Haiti: Gang program struggles to reduce illegal arms
A Haitian program aimed at convincing gang members to give up their weapons has achieved minimal results and critics say hundreds of thousands of illegal arms still circulate in the streets.
In the past three months, more than 200 submachine guns and assault rifles as well as more than 6,000 rounds have been handed in to authorities, Alix Fils-Aime, who heads a government commission on disarmament, told AFP.
Also, as part of a major UN-government crackdown aimed at ridding the harshest streets of gang violence, UN soldiers have arrested around 400 armed gang members and confiscated dozens of their weapons.
But according to an investigation made public by a Swiss non-governmental group in 2005, as many as 250,000 illegal arms are held in Haiti, making violent crime increasingly difficult to conquer.
Fils-Aime admitted it is tough to convince gangland kingpins to give up their handguns, or even private citizens to turn over guns they keep at home for their own security.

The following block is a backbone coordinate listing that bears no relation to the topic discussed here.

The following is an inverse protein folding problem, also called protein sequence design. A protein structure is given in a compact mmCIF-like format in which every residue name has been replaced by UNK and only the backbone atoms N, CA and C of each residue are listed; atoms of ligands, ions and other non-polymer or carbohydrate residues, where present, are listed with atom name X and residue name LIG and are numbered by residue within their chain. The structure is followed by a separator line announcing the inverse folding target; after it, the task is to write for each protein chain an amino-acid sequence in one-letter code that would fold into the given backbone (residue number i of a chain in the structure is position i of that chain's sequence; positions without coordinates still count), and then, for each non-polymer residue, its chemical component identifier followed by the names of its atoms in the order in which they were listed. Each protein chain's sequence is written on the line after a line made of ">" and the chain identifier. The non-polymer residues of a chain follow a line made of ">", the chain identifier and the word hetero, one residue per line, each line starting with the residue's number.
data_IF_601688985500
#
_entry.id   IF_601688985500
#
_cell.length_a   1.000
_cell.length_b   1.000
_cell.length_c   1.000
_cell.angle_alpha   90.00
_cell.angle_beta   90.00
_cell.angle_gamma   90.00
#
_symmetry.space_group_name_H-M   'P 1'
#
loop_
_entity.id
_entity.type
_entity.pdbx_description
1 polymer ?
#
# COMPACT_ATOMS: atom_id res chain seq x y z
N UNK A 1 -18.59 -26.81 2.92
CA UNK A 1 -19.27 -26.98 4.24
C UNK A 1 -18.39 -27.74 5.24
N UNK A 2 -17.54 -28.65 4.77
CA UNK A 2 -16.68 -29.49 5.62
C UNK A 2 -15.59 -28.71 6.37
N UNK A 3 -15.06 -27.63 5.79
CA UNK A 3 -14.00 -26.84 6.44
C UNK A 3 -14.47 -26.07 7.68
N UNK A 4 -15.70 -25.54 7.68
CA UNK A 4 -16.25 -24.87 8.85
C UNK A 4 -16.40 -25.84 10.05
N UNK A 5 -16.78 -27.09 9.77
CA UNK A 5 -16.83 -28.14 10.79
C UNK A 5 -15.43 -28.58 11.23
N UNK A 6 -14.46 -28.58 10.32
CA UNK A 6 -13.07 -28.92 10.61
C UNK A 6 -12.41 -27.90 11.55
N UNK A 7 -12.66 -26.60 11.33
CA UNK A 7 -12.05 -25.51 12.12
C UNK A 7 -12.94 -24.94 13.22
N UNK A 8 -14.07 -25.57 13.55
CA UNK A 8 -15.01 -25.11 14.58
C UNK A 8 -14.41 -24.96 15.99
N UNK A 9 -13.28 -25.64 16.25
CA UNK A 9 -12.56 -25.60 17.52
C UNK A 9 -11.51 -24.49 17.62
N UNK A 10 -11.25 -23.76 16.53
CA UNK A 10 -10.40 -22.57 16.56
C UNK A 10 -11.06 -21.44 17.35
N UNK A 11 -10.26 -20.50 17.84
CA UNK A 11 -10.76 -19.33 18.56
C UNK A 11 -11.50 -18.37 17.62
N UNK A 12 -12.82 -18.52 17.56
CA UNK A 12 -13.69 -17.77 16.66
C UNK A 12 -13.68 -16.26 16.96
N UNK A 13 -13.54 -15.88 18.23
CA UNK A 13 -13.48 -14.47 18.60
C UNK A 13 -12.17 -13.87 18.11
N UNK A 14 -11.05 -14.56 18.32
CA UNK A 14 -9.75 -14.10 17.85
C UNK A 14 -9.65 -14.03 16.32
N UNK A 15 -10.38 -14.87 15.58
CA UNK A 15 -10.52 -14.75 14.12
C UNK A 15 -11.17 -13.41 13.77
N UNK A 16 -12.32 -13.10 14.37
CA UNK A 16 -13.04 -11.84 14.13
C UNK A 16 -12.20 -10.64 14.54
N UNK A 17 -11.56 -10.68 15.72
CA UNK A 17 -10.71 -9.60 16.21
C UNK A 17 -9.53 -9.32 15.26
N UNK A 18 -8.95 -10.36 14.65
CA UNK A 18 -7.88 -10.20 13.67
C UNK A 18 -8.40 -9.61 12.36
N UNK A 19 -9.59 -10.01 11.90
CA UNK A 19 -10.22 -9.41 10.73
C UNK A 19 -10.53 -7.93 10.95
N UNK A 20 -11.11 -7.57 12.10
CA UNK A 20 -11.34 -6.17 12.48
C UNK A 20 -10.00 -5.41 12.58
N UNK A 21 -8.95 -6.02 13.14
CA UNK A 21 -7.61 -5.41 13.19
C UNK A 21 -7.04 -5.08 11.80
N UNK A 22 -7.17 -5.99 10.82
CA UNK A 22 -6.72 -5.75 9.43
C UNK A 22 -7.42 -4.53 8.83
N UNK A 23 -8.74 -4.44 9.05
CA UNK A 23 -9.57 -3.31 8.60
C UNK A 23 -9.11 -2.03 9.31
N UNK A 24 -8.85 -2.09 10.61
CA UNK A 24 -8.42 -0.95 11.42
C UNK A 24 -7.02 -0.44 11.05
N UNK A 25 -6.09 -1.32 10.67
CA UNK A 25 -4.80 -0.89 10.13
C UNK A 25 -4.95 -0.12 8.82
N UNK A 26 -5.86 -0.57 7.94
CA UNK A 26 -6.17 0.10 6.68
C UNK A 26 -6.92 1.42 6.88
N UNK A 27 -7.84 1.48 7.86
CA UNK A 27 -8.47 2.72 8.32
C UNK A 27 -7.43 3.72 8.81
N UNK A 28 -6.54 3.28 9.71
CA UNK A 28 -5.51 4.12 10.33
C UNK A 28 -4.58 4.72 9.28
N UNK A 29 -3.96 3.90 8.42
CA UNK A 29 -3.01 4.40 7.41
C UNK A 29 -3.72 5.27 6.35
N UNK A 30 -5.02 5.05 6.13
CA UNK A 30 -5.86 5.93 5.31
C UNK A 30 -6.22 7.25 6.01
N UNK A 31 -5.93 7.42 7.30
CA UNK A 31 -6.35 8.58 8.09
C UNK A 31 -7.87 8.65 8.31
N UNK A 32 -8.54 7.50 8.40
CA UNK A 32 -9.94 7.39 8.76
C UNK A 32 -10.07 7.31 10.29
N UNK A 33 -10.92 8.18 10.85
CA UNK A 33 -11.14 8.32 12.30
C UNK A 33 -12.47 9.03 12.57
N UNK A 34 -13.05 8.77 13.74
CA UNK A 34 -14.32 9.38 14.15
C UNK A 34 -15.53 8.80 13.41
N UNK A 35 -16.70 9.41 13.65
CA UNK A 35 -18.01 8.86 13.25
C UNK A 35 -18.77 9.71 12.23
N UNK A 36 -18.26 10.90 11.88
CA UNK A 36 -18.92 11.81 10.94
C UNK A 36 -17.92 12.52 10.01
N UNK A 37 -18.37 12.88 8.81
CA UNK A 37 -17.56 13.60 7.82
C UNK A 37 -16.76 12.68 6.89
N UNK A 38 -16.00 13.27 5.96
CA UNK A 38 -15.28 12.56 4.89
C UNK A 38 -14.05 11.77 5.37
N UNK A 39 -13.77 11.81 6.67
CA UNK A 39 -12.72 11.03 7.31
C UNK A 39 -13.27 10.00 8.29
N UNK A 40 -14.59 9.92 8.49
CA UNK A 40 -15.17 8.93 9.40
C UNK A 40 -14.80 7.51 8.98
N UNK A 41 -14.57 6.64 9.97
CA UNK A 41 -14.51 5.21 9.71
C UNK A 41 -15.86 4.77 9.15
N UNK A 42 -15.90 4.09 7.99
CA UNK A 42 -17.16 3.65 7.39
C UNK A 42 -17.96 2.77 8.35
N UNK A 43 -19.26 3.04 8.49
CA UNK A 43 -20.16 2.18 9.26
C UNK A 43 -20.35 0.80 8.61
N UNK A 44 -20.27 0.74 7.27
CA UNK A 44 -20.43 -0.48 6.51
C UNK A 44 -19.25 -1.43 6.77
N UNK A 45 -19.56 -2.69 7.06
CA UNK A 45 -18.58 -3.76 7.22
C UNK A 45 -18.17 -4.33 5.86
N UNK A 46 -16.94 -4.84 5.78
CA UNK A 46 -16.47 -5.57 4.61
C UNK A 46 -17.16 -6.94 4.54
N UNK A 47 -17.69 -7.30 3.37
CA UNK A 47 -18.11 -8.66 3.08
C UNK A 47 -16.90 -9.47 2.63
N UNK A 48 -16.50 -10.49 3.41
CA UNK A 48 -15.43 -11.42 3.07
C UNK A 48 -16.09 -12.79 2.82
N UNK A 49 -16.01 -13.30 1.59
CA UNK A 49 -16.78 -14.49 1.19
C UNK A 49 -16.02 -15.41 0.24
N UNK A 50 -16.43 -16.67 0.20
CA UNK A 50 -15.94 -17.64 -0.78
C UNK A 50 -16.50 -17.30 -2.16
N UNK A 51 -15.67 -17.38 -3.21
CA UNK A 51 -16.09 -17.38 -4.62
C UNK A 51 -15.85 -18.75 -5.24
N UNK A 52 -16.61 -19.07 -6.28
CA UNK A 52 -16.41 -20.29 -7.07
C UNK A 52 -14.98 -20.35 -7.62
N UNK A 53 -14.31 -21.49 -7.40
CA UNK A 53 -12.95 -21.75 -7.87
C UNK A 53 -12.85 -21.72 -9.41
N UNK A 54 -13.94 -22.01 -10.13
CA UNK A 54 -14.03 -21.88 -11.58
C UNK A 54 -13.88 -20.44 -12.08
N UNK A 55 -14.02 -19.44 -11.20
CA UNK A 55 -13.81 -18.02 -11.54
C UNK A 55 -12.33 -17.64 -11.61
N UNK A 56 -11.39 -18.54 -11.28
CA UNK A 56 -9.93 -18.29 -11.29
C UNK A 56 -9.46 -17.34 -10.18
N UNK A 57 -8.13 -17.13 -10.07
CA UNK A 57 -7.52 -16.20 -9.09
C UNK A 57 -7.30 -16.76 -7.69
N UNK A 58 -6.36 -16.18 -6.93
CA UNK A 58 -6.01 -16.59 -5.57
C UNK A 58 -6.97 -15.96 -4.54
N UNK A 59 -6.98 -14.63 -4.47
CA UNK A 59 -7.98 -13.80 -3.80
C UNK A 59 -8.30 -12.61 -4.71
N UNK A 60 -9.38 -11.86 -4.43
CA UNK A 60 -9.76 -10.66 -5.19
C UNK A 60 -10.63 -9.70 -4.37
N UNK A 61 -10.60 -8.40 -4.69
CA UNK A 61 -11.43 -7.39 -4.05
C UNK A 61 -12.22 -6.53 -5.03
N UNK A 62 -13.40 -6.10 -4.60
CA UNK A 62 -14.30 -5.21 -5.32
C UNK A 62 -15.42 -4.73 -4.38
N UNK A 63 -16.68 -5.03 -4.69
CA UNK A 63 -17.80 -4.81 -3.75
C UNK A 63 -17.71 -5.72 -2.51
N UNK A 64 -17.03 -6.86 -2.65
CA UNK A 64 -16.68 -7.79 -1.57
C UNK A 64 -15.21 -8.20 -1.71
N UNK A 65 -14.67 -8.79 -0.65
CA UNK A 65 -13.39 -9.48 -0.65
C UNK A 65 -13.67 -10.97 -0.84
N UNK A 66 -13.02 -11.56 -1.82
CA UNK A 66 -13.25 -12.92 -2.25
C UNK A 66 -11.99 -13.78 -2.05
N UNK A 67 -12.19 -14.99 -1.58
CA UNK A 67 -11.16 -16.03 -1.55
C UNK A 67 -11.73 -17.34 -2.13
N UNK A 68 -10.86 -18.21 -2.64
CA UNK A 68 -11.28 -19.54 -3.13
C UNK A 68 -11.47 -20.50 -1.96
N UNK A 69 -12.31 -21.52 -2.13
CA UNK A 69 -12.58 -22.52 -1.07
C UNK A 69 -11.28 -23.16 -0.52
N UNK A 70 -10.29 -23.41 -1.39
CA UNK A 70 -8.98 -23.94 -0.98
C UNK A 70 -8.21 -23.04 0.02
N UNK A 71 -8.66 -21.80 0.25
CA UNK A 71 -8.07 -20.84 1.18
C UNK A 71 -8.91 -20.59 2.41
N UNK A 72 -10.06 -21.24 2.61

"It would be necessary and encouraging for all sectors to participate," he said.
More than 300 gang members, most from the gang-stronghold area of Cite Soleil, have signed up for the disarmament, demobilization and reintegration program, though it has drawn criticism from rights groups.
Most of the "demobilized" are under 23 years of age. If they are not wanted by authorities, they receive an allowance in exchange for joining a reintegration program and can get professional training and psychological consults.
Pierre Esperance of the Haitian Coalition for Human Rights said that many who take part in the program keep up with their criminal activities on the side.
"The program is ineffective because it is not done transparently, and can encourage impunity," he said.
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